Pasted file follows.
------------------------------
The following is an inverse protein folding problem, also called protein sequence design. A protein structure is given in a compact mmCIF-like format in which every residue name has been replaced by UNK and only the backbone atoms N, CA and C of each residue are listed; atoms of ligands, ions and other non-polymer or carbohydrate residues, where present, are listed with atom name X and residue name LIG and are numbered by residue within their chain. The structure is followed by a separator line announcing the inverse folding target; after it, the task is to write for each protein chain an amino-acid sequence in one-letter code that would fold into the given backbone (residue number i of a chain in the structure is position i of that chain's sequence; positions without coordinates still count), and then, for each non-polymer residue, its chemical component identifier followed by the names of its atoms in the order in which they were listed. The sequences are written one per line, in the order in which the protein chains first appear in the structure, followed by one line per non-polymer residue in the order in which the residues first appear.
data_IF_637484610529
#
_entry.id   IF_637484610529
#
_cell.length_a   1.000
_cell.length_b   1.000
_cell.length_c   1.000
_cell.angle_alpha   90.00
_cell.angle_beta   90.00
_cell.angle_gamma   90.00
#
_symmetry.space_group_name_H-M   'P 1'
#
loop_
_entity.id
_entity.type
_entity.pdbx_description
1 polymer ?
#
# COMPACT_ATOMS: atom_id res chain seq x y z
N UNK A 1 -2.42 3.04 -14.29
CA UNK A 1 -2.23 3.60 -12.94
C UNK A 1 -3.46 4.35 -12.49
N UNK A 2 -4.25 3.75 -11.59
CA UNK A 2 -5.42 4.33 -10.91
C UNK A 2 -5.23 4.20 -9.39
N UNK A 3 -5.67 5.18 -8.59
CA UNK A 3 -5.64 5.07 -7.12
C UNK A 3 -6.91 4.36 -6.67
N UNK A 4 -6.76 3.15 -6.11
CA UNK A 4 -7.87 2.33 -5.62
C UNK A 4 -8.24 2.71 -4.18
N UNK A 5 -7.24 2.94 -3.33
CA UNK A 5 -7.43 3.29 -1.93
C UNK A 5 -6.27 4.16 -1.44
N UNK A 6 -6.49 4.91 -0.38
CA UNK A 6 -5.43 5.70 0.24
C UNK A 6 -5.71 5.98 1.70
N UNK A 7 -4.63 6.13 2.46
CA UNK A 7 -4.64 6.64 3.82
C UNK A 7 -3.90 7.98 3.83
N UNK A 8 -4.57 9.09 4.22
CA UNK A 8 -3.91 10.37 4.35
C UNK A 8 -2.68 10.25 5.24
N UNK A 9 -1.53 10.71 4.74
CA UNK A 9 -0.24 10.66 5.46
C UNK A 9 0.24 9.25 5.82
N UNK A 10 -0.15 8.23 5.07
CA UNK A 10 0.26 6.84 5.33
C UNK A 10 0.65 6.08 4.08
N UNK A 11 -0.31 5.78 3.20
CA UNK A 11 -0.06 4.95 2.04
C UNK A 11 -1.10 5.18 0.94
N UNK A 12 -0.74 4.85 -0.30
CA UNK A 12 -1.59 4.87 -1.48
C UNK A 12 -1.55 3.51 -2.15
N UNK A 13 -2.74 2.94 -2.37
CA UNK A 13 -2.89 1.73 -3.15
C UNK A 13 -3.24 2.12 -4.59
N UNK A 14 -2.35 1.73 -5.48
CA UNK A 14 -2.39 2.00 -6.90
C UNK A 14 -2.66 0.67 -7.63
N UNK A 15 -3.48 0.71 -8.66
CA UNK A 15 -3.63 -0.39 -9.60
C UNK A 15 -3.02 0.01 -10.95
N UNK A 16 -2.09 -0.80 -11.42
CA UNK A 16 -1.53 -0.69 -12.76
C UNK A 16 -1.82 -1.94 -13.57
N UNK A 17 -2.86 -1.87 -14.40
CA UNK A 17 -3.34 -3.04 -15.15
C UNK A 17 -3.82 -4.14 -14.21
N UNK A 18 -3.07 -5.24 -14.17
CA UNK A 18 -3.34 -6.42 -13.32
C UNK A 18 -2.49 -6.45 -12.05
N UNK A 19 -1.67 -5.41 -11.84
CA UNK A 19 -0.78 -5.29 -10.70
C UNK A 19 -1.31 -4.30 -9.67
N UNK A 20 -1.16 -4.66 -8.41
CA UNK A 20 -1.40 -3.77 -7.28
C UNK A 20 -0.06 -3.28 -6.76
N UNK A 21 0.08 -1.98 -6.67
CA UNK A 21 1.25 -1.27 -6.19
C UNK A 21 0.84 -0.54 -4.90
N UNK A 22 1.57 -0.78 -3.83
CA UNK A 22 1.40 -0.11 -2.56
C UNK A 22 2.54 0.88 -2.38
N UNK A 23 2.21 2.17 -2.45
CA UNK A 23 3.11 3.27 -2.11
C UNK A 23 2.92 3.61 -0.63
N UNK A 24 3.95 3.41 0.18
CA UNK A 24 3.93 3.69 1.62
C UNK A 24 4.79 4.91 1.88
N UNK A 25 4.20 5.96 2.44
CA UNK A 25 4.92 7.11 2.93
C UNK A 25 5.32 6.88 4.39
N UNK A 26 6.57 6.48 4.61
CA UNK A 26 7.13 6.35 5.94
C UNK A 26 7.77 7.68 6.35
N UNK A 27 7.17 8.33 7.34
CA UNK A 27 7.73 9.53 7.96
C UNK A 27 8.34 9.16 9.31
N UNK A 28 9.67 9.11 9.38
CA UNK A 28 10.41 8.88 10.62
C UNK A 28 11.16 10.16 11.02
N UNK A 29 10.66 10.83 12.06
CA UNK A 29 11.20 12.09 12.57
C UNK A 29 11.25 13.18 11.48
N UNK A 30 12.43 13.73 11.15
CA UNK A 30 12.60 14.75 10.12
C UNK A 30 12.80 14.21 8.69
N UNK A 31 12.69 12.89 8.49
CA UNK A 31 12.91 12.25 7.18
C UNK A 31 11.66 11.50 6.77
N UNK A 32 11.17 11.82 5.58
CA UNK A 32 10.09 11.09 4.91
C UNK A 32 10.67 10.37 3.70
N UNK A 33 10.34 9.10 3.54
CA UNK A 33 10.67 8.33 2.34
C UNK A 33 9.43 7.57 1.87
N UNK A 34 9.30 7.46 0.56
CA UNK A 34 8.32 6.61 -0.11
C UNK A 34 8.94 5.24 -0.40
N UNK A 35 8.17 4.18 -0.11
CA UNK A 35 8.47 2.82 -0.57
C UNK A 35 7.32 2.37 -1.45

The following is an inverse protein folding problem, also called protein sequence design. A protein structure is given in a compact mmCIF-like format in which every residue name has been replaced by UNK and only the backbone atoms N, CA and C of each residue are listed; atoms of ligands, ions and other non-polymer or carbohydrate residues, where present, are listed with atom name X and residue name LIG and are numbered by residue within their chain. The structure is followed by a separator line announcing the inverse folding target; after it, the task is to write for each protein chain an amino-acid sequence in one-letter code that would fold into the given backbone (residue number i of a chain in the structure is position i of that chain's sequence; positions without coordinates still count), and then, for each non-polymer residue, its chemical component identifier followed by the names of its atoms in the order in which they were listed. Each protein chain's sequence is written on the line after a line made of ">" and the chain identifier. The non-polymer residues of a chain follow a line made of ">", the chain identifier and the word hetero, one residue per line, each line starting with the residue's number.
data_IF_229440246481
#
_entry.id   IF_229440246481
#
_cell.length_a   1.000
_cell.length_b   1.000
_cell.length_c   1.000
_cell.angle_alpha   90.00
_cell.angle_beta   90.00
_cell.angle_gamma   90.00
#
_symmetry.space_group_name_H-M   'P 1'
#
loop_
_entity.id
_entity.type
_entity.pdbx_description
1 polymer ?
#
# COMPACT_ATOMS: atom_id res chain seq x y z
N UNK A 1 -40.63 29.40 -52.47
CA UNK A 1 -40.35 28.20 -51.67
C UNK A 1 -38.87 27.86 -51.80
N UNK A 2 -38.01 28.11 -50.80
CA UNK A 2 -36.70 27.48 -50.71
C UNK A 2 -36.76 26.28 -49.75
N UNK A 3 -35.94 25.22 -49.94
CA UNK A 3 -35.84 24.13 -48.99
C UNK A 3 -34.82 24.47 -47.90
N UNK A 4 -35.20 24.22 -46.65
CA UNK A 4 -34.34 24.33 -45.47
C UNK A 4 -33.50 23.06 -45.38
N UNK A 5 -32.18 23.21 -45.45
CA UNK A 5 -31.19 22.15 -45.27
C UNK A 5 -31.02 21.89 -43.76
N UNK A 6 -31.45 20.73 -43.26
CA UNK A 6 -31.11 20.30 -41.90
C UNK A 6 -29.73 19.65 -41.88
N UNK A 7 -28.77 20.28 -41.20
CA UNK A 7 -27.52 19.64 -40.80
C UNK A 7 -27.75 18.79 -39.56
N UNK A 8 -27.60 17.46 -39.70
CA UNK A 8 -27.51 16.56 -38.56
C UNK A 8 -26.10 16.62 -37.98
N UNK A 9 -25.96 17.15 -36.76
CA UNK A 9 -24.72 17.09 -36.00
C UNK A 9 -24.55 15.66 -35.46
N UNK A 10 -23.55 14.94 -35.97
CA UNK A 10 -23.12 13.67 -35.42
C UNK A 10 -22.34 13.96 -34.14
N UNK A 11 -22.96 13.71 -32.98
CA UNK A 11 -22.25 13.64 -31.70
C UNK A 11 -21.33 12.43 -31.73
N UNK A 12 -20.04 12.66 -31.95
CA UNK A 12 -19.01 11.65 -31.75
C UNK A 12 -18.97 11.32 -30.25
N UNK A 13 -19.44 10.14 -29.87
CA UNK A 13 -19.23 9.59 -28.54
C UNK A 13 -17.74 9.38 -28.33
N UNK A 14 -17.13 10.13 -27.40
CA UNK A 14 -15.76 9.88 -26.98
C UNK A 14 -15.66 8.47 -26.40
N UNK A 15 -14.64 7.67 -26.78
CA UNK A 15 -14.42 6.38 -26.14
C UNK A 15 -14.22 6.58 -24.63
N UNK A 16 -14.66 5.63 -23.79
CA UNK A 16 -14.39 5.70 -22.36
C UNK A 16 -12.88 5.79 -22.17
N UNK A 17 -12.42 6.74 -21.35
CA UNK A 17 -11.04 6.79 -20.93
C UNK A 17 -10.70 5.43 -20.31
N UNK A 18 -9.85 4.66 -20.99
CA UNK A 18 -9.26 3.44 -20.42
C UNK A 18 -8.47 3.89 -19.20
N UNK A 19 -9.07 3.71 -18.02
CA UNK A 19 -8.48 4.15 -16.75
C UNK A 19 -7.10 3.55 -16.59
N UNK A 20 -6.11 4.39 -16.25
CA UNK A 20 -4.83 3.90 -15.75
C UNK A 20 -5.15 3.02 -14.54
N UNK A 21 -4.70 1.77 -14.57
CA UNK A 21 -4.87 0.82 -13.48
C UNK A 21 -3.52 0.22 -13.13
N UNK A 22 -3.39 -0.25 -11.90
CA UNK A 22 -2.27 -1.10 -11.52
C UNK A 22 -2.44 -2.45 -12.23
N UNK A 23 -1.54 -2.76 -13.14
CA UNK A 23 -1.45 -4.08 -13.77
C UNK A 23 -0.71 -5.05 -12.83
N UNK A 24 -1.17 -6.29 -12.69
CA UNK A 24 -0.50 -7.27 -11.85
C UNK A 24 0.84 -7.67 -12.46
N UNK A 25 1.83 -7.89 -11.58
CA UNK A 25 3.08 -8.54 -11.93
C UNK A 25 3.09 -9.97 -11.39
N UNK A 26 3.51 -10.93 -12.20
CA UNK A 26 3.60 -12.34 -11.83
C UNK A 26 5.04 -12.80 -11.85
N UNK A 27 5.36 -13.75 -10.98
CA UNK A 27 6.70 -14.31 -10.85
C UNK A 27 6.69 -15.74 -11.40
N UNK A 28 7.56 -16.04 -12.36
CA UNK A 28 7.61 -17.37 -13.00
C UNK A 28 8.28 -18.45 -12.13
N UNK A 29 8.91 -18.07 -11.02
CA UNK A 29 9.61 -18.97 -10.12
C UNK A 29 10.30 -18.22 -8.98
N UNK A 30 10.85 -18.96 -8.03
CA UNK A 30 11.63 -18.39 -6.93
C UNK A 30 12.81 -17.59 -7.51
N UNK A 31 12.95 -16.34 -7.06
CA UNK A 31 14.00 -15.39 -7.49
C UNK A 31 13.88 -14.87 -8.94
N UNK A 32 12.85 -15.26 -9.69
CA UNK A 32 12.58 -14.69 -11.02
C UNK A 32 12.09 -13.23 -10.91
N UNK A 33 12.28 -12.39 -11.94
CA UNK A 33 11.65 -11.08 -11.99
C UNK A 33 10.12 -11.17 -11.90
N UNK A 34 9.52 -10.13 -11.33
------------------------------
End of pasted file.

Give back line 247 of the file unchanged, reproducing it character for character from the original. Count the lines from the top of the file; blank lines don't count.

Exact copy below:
N UNK A 34 9.52 -10.13 -11.33